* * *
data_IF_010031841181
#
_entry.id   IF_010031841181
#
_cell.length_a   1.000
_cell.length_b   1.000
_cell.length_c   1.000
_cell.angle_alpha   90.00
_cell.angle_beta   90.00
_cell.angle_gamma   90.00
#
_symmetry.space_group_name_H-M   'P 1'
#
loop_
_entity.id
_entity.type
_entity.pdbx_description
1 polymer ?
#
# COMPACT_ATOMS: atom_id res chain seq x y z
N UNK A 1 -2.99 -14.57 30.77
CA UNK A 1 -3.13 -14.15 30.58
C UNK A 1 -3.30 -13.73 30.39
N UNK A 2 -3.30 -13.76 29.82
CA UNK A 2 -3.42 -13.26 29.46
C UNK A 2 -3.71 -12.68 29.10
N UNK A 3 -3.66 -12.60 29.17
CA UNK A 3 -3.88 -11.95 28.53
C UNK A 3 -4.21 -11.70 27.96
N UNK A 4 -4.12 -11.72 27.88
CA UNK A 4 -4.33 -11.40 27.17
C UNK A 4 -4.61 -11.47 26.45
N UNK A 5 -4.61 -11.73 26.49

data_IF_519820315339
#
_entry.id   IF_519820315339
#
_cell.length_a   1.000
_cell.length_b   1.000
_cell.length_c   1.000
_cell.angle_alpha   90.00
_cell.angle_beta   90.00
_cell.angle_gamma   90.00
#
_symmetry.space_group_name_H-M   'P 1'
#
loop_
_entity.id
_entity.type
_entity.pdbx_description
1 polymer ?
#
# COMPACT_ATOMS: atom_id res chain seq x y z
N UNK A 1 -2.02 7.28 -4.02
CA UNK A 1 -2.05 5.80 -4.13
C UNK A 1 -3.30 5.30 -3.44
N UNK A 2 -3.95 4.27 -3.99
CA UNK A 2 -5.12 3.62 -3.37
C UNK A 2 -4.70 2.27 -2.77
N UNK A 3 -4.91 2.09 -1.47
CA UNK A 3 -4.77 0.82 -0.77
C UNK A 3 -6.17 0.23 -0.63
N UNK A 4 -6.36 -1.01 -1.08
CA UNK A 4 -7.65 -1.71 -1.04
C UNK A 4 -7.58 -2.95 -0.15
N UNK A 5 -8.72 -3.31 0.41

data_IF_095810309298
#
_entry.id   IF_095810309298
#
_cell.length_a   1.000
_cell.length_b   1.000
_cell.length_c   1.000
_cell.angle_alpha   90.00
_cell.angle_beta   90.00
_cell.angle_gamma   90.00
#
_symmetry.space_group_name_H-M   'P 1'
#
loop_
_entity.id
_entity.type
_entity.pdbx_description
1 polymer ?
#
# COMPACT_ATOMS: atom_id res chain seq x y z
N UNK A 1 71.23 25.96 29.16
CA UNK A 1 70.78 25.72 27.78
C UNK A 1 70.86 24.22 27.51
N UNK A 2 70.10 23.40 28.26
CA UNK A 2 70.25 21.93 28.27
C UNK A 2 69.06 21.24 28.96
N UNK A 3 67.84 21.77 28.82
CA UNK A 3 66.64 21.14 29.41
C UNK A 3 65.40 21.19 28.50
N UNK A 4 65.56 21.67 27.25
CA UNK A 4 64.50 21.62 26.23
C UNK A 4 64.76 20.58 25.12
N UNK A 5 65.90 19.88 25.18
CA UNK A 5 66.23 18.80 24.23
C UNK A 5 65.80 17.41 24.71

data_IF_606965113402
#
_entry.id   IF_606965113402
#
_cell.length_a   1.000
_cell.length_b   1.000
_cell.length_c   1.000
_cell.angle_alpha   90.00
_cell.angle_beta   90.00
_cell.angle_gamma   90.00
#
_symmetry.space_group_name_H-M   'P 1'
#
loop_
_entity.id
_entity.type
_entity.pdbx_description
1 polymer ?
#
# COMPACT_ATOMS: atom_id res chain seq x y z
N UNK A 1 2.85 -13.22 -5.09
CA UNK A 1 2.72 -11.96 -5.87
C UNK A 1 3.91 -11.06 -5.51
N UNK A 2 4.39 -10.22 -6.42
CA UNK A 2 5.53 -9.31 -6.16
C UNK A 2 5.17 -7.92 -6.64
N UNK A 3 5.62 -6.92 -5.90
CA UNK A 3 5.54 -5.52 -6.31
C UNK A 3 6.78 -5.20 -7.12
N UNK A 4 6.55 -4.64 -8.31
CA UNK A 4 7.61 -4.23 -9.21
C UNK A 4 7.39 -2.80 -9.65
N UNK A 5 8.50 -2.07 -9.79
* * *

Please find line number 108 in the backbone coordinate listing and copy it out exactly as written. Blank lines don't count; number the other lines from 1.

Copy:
_cell.length_c   1.000